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2018 was a big election year in Ohio. Republicans held onto all five statewide executive offices including governor and super majorities in both the Ohio House and Senate. But there were a few bright spots for Democrats, among them the reelection of U.S. Senator Sherrod Brown and the election of two Democrats to the Ohio Supreme Court.With election 2018 over, the focus now shifts to governing. Stay connected with the latest on politics, policies and people making the decisions at all levels affecting your lives.

Cordray and Sutton Will Team Up in Race for Ohio Governor

photo of Betty Sutton
Flickr/Progress Ohio

Former federal consumer watchdog Richard Cordray plans to name former Northeast Ohio Congresswoman Betty Sutton as his running mate in the Ohio governor's race tomorrow.  Sutton has been running for governor herself for months.

A Democrat close to Cordray's campaign for governor confirmed the selection but requested anonymity because the information hadn't been made public.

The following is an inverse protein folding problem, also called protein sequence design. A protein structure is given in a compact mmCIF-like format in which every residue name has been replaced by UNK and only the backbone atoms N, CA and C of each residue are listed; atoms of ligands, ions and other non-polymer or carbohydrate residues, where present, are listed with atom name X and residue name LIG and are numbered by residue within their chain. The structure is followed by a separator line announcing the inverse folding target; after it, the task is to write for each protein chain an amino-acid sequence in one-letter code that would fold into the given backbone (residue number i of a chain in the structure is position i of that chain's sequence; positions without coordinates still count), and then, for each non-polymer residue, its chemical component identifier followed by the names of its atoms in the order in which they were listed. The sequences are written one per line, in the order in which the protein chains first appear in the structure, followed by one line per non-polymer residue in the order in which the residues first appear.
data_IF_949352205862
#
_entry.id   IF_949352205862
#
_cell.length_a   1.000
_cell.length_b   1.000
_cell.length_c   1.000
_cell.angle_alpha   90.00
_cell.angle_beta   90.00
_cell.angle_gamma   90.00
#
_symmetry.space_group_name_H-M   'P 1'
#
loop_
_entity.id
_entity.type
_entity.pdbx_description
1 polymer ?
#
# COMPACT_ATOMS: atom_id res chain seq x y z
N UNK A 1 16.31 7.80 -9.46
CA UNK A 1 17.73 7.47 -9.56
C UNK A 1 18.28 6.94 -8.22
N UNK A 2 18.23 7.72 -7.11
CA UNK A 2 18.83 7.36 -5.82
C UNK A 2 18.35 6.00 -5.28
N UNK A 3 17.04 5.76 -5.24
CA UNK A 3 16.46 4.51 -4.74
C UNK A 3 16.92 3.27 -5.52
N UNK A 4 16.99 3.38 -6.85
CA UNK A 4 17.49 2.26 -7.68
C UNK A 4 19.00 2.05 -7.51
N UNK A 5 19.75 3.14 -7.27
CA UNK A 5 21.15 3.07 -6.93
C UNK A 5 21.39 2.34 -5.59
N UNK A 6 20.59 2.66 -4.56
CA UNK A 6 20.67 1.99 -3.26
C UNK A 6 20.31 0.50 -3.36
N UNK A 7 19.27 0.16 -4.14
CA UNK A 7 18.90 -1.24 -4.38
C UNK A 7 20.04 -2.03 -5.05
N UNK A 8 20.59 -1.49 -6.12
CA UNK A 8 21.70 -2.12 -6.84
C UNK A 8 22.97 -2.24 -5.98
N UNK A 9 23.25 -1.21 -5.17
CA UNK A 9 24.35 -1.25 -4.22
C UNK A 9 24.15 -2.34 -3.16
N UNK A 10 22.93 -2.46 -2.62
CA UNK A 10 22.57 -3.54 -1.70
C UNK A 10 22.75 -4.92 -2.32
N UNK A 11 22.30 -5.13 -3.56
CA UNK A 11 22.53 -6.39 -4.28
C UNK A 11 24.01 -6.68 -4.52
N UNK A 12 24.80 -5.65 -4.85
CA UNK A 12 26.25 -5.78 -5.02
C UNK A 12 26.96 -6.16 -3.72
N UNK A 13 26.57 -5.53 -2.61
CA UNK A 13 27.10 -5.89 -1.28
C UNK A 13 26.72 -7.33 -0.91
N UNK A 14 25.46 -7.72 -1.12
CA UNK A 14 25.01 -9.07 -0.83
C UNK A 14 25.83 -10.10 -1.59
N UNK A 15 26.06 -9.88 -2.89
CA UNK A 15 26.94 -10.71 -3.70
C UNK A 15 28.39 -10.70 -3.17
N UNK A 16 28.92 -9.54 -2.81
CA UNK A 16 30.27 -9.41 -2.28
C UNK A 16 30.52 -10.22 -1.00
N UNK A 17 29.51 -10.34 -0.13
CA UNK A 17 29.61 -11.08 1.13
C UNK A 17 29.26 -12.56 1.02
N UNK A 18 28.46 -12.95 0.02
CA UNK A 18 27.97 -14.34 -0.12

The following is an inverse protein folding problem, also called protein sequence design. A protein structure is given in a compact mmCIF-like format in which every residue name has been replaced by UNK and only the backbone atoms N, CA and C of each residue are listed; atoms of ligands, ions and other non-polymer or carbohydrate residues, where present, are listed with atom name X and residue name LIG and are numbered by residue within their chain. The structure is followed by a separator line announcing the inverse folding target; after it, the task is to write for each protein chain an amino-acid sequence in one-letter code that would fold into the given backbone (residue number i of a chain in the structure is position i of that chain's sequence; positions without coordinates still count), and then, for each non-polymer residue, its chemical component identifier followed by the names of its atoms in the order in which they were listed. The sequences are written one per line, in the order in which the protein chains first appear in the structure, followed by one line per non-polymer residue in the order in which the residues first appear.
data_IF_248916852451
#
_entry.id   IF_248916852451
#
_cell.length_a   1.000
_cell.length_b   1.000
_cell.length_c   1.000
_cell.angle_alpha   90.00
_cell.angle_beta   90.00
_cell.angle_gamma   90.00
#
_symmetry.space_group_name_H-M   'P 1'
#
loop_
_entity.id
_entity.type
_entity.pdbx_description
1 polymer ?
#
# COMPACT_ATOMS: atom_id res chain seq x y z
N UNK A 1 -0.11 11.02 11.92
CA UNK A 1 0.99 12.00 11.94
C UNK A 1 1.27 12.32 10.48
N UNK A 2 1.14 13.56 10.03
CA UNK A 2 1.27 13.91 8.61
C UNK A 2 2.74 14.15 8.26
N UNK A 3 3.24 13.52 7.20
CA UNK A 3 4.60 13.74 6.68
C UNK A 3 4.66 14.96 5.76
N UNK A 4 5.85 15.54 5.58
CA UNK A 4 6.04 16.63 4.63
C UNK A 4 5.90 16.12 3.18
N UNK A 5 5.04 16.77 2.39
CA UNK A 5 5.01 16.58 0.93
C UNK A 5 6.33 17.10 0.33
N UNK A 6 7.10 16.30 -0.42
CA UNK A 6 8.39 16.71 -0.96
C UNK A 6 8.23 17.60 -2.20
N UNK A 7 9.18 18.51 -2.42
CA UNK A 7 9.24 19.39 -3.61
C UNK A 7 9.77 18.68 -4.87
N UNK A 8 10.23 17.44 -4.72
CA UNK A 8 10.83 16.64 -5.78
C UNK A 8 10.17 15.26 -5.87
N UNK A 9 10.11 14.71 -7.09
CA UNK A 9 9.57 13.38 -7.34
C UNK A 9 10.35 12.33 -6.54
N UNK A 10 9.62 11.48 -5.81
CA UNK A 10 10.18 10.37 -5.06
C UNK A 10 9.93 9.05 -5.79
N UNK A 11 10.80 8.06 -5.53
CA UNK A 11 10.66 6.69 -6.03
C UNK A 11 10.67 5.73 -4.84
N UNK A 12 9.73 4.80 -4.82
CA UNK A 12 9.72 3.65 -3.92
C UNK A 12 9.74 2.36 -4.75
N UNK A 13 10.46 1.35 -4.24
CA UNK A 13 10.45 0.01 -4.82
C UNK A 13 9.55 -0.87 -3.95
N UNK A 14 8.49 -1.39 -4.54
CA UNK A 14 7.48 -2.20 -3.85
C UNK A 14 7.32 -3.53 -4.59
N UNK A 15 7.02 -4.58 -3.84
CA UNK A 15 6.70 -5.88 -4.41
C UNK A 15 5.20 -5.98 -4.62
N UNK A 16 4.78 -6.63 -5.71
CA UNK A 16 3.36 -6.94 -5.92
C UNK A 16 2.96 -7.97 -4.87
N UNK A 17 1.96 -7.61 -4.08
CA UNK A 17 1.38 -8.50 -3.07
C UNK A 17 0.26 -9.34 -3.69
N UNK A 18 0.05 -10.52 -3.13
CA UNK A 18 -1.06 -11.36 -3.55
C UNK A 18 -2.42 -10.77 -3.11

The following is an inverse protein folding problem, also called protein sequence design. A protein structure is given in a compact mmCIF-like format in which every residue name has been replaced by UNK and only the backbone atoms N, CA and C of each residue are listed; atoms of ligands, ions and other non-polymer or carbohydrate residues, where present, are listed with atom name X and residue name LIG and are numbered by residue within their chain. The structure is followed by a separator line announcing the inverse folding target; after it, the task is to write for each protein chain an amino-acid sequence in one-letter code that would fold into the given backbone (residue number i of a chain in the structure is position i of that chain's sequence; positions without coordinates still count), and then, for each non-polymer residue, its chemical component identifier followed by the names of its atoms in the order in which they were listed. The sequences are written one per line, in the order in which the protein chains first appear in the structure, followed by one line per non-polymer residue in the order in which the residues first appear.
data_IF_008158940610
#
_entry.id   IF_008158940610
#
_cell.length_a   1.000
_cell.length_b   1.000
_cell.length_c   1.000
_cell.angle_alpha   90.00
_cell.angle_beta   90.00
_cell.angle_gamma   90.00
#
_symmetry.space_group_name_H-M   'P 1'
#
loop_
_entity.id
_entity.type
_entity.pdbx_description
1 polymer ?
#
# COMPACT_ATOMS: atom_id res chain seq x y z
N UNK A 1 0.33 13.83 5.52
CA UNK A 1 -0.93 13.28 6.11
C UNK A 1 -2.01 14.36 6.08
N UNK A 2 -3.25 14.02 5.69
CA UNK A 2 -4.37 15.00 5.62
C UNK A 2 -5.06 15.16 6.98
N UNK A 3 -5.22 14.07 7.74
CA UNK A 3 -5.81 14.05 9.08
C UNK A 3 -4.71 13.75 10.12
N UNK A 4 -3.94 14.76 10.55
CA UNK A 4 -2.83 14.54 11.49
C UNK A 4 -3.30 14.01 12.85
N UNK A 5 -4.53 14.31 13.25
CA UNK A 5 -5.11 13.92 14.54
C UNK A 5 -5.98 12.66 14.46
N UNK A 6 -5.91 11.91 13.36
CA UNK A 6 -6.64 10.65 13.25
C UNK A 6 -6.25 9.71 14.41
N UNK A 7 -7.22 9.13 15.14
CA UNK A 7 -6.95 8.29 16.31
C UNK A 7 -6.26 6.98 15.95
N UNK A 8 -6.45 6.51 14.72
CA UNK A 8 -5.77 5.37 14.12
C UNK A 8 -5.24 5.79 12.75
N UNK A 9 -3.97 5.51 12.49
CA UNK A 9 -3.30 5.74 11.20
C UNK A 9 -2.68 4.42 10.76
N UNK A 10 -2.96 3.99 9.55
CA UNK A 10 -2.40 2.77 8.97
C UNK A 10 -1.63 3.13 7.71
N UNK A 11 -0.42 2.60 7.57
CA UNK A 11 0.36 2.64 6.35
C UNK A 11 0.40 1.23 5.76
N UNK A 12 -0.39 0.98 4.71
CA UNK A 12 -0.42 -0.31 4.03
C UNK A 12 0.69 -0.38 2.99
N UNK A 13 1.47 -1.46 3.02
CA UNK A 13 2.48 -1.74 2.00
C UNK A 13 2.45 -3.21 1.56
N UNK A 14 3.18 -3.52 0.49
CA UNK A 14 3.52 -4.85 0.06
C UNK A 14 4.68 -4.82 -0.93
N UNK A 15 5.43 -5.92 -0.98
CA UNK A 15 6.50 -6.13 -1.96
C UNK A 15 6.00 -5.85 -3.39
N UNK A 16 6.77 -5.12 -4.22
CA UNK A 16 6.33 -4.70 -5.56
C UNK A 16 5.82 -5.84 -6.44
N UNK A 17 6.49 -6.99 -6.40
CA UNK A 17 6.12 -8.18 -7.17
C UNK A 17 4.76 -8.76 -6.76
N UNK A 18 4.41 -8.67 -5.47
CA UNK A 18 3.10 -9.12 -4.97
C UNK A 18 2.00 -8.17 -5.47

Cordray and Sutton served under President Barack Obama and are expected to draw big-name Democratic support to the campaign trail. Four other Democrats and two other Republicans are running to succeed GOP Gov. John Kasich, who's term-limited.

A Cordray/Sutton team would mirror a Republican move in the governor's race. Mike DeWine and Jon Husted merged their gubernatorial campaigns Nov. 30 to consolidate support and financial resources for what's expected to be a bruising national fight.

Sutton was a three-term congresswoman, who sponsored the "Cash for Clunkers" program as part of the auto rescue. The Republican state Legislature redrew congressional districts in Ohio to pit Sutton against Jim Renacci in 2012 and she lost. President Obama then appointed her to run the Saint Lawrence Seaway Development Corporation administrator.

Renacci is currently one of the Republican candidates for governor but is reportedly considering a Senate bid if President Trump asks him to run.

M.L. Schultze is a freelance journalist. She spent 25 years at The Repository in Canton where she was managing editor for nearly a decade, then served as WKSU's news director and digital editor until her retirement.